The ODBC API cursors also let ODBC applications make server-side cursor requests. ODBC API cursors include sp_cursor, sp_cursorclose, sp_cursorfetch, sp_cursoropen, and sp_cursoroption. These cursors are internal server extended stored procedures, even though they don't have an xp_ prefix. (To see a list of extended stored procedures, run EXEC sp_helpextendedproc in the master database.)

Internally, ODBC treats every record set as a cursor that you can manage on the client or on the server. Client-side cursors return all the data from the server by issuing one SQL statement that streams all the rows to a local cache on the client. The local ODBC driver manages this cache as a client-side cursor. Server-side cursors leave the data on the server, and ODBC asks for a few rows as necessary. Both client-side and server-side cursors have advantages that make them useful in certain circumstances. This example illustrates their differences. Let's say that your ODBC application runs the following query:

SELECT * FROM employees

Using a client-side cursor, the ODBC returns one result set with 23 rows. If you used SQL Trace (see Brian's article "Tuning Your Database with SQL Trace," May 1998), you'd expect to see a trace that looks like

SELECT * FROM authors

However, if ODBC uses a server-side cursor to return this information, SQL Trace output for the operation might look like Figure 2. The trace of the server-side cursor is different from the trace of the client-side cursor, but the front-end application won't see any difference in the final data. Rather than issuing one command that returns the 23 rows from the authors table, you've opened a server-side cursor with sp_cursoropen and returned one row at a time with each call to sp_cursorfetch. We don't condemn server-side ODBC cursors, but we condemn the default values that ODBC chooses in most cases.

You can easily solve this problem. ODBC lets you set the row fetch size for cursor operations; that is, you can change the number of rows each call to sp_cursorfetch returns. If you use ActiveX Data Object (ADO), you can use the CacheSize property to change this setting. Setting Cache Size to 25 for the same SELECT * FROM authors operation produces SQL Trace output like in Figure 3. This trace shows a more efficient way to use server-side cursors, because you've limited the number of times you call the server. This activity significantly affects performance with 23-row result sets, and the performance implications get much worse quickly as the size of the result set increases.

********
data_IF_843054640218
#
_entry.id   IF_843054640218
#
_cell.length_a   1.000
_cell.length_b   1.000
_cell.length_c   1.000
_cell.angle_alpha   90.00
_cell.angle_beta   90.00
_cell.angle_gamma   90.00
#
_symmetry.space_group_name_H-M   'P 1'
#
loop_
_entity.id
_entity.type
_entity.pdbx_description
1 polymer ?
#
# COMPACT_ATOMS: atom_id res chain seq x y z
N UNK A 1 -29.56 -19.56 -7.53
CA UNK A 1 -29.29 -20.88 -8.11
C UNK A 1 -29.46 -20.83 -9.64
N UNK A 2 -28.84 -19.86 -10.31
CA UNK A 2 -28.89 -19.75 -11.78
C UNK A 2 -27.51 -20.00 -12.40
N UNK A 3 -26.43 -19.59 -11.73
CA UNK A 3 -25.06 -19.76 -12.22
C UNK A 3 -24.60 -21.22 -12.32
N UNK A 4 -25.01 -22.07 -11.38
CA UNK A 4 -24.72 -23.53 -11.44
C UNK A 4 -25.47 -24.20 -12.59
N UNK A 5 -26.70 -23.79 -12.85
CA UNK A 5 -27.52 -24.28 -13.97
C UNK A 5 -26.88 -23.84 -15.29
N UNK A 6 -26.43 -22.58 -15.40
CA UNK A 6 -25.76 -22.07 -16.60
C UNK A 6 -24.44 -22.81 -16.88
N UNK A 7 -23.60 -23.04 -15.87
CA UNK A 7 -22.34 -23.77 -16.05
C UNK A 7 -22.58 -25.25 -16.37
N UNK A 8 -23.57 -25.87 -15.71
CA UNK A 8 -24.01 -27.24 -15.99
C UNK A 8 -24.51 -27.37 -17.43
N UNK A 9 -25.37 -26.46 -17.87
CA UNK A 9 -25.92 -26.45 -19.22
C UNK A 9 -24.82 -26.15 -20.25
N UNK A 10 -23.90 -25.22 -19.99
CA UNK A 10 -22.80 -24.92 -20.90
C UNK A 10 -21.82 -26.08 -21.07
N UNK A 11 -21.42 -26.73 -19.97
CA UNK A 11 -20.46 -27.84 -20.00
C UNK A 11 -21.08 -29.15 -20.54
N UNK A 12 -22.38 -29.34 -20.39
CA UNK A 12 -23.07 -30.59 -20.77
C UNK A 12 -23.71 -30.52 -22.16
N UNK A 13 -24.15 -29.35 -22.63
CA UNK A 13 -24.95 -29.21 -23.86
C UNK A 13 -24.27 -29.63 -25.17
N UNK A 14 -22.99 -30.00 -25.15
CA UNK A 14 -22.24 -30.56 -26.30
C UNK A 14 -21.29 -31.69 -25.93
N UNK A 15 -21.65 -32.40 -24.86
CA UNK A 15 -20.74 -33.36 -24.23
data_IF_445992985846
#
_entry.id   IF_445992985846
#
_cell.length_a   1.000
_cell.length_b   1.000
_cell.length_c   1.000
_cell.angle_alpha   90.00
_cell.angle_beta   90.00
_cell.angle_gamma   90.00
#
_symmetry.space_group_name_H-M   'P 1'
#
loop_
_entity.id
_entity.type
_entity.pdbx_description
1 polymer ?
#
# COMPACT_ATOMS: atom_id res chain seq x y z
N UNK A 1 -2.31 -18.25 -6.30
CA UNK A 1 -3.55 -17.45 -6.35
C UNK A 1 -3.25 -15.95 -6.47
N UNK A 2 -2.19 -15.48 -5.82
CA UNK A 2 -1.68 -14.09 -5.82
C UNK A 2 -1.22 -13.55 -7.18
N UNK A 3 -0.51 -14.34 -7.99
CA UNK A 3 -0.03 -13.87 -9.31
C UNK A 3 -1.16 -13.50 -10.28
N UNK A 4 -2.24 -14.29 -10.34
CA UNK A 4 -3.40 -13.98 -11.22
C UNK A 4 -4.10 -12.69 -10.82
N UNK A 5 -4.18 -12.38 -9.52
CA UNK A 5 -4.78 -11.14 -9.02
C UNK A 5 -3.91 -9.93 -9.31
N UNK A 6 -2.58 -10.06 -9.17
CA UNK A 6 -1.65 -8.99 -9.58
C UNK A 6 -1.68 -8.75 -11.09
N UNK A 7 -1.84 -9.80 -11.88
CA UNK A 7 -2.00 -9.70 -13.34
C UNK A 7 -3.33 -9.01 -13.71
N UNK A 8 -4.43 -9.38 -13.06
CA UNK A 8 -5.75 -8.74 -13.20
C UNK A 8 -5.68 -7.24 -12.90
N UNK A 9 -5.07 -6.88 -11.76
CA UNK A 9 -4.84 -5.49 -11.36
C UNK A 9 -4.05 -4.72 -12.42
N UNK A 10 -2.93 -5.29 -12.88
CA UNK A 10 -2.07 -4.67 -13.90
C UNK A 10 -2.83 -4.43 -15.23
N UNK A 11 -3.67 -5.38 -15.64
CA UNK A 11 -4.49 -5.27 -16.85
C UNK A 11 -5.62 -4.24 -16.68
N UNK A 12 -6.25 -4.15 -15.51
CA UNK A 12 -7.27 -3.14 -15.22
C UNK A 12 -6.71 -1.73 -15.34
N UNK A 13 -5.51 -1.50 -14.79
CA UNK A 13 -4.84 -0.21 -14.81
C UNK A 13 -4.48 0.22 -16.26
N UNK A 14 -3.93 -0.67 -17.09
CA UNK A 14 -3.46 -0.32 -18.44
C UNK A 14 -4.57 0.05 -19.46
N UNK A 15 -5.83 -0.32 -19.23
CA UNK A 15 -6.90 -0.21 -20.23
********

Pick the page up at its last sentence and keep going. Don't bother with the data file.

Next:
This quick tip just scratches the surface of properly tuning cursor utilization in ODBC-based applications, but it illustrates one important fact: Keeping the default CacheSize of 1 when dealing with server-side cursors is almost always a bad idea. However, changing this setting is usually easy.

For more information about this important tuning topic, read the ADO and ODBC white papers in the Microsoft SQL Server Developers Resource Kit. Both papers discuss cursor utilization in more detail, and the ADO white paper provides annotated code samples and a Visual Basic (VB) application that will help you better understand the effects of ADO settings on SQL Server.